The Second Circuit formally adopted the cause and prejudice test in Campino v. United States, 968 F.2d 187, 189 (2d Cir. 1992), holding that "failure to raise a claim on direct appeal is itself a default of normal appellate procedure, which a defendant can overcome only by showing cause and prejudice." However, Billy-Eko v. United States, 8 F.3d 111 (2d Cir. 1993) established for ineffective assistance claims an exception to the normal Campino rule that a failure to raise a claim on direct appeal amounts to a procedural default. Douglas v. United States, 13 F.3d 43, 47 (2d Cir. 1993); see also Riascos-Prado v. United States, 66 F.3d 30 (2d Cir. 1995). In Billy-Eko, the Second Circuit held that defendants alleging ineffective assistance claims not brought on direct appeal would be permitted to raise those claims in a § 2255 motion when: (1) an accused is represented on appeal by the same attorney as at trial; or (2) the claim is not based solely on the record developed at trial. In the case at hand, because petitioner was represented by Michael A. Jacobs both at trial and on appeal, he satisfies the Billy-Eko test. Therefore, petitioner does not need to show cause and prejudice in order to bring an ineffective assistance of counsel claim.

 In order to establish his ineffective assistance claim, petitioner must show: (1) that the attorney's representation was unreasonable under prevailing professional norms; and (2) that there is a reasonable probability that, but for the counsel's unprofessional errors, the result of the initial proceeding would have been different. Strickland v. Washington, 466 U.S. 668, 690, 80 L. Ed. 2d 674, 104 S. Ct. 2052 (1984); see also United States v. Workman, 110 F.3d 915 (2d Cir. 1997). In applying this standard, the Court must "indulge a strong presumption that counsel's conduct falls within the wide range of reasonable professional assistance." Strickland, 466 U.S. at 689.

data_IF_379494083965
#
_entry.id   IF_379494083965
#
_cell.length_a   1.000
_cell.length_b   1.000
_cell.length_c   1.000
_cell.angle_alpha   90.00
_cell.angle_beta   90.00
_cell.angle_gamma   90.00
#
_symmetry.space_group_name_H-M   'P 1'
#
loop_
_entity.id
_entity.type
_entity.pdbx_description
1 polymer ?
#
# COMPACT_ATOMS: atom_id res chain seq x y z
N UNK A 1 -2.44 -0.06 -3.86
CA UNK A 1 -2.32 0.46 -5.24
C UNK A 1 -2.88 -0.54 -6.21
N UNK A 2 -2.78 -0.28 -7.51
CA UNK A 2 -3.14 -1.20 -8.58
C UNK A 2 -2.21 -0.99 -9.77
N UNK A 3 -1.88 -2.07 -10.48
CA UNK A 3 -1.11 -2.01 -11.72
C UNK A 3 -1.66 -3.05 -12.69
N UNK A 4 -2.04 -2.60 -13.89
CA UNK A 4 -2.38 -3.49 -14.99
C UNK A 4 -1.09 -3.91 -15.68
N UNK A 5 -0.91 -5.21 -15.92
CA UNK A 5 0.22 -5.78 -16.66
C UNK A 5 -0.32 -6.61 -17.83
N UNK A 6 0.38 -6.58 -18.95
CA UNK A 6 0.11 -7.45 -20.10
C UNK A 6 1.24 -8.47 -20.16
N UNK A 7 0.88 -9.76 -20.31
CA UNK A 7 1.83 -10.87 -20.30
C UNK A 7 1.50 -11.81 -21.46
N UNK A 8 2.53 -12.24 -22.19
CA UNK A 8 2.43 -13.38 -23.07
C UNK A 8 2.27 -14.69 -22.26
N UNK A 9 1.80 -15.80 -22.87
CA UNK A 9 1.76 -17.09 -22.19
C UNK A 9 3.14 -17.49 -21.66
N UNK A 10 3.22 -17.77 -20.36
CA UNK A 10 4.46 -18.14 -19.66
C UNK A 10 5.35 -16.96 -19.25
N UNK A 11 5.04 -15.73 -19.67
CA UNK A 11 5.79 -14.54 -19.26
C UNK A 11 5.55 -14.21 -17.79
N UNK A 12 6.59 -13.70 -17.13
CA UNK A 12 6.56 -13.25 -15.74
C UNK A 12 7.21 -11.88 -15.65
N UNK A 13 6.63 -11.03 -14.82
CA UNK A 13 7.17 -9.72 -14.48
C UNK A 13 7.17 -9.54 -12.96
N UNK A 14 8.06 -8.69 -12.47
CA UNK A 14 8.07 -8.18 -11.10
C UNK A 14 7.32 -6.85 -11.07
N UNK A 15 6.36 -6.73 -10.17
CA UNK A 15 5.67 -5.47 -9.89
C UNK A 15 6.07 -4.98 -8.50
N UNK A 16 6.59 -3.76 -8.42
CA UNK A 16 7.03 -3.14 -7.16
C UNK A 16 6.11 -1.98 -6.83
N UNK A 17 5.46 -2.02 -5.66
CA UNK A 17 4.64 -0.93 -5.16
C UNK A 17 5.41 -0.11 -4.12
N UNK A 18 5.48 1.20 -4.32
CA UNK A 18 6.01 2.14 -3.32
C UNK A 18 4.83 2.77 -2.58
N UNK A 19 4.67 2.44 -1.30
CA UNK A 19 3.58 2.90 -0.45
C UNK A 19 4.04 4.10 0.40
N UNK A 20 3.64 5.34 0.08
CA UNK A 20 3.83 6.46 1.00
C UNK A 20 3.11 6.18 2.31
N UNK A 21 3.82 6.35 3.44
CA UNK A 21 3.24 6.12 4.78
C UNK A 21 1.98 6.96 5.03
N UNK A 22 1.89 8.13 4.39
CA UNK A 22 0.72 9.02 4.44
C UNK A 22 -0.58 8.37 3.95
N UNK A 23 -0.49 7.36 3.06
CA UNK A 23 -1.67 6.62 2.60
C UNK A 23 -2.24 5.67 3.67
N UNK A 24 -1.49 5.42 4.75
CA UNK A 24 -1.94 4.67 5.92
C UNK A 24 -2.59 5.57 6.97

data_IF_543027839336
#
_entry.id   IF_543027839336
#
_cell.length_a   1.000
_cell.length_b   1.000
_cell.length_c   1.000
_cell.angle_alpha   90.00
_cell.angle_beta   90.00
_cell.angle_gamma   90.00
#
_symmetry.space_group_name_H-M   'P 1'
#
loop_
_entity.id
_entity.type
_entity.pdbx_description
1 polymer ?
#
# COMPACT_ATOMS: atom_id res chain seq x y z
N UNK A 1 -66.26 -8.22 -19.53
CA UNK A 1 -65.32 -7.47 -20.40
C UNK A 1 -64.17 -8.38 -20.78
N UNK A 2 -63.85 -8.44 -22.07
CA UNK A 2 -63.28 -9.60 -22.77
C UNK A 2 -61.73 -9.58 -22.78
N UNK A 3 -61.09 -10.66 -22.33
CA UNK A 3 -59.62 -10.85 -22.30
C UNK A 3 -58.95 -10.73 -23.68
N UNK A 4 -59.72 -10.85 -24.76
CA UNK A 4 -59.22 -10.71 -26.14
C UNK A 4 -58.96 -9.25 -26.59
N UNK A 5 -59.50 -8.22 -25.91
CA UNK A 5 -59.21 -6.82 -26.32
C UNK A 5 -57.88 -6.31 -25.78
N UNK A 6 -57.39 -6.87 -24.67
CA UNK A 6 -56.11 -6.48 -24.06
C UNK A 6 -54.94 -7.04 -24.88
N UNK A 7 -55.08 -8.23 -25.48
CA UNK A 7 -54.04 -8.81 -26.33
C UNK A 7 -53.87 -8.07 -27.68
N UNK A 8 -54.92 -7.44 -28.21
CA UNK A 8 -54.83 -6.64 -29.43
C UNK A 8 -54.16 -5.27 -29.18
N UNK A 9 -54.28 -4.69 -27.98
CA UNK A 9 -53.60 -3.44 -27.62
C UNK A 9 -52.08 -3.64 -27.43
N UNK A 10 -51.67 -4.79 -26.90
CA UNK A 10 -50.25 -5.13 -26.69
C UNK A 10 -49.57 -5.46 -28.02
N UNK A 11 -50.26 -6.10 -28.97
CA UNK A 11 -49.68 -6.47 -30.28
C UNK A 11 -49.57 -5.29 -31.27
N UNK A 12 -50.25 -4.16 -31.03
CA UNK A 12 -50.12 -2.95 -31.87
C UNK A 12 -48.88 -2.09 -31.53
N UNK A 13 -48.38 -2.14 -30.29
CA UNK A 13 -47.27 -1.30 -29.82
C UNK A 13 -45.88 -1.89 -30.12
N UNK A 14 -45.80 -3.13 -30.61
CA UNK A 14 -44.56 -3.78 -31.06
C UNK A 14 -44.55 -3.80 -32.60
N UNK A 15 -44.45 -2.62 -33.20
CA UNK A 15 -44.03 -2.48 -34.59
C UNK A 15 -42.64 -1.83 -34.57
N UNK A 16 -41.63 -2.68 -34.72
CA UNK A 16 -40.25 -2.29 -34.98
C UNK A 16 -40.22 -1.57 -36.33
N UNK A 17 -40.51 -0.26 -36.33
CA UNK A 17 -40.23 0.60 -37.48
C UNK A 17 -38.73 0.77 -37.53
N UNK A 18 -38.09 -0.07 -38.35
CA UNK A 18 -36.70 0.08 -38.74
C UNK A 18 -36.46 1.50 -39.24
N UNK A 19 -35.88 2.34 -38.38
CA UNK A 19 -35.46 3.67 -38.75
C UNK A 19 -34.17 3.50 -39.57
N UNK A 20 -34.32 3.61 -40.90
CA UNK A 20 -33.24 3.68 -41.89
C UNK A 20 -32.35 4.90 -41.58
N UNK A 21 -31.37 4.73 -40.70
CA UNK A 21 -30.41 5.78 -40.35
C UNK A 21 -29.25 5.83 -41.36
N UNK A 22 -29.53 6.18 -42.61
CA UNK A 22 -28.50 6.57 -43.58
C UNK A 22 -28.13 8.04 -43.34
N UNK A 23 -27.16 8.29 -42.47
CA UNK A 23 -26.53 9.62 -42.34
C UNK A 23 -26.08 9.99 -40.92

The Court now turns to petitioner's claim of ineffective assistance, which is based upon counsel's alleged: (1) refusal to allow petitioner to testify at trial and indication he would withdraw as counsel if petitioner did testify; (2) failure to investigate and research the law in relation to the facts; (3) failure to move for dismissal of Counts One and Two; (4) failure to move for dismissal of the indictment because of bad faith on behalf of government officials in failing to preserve exculpatory evidence; (5) failure to retain an independent expert chemist to test the water solution used by the government's expert and to challenge the scientific reliability of the Greiss test; (6) failure to elicit favorable testimony during cross-examination; (7) failure to request a jury instruction on the trustworthiness of an alleged statement made by defendant; (8) failure to file a motion to arrest judgment pursuant to Fed.R.Crim.Proc. 34; (9) failure to raise, on direct appeal, the issue of insufficient evidence to support the conviction; (10) failure to raise, on direct appeal, the issue of violation of Fed.R.Evid. 615, the Rule of Sequestration of Witnesses/Single Agent; (11) counsel's cumulative errors and omissions. The Court finds each of these claims to be without merit.

 1) Refusal to allow testimony and indication of withdrawal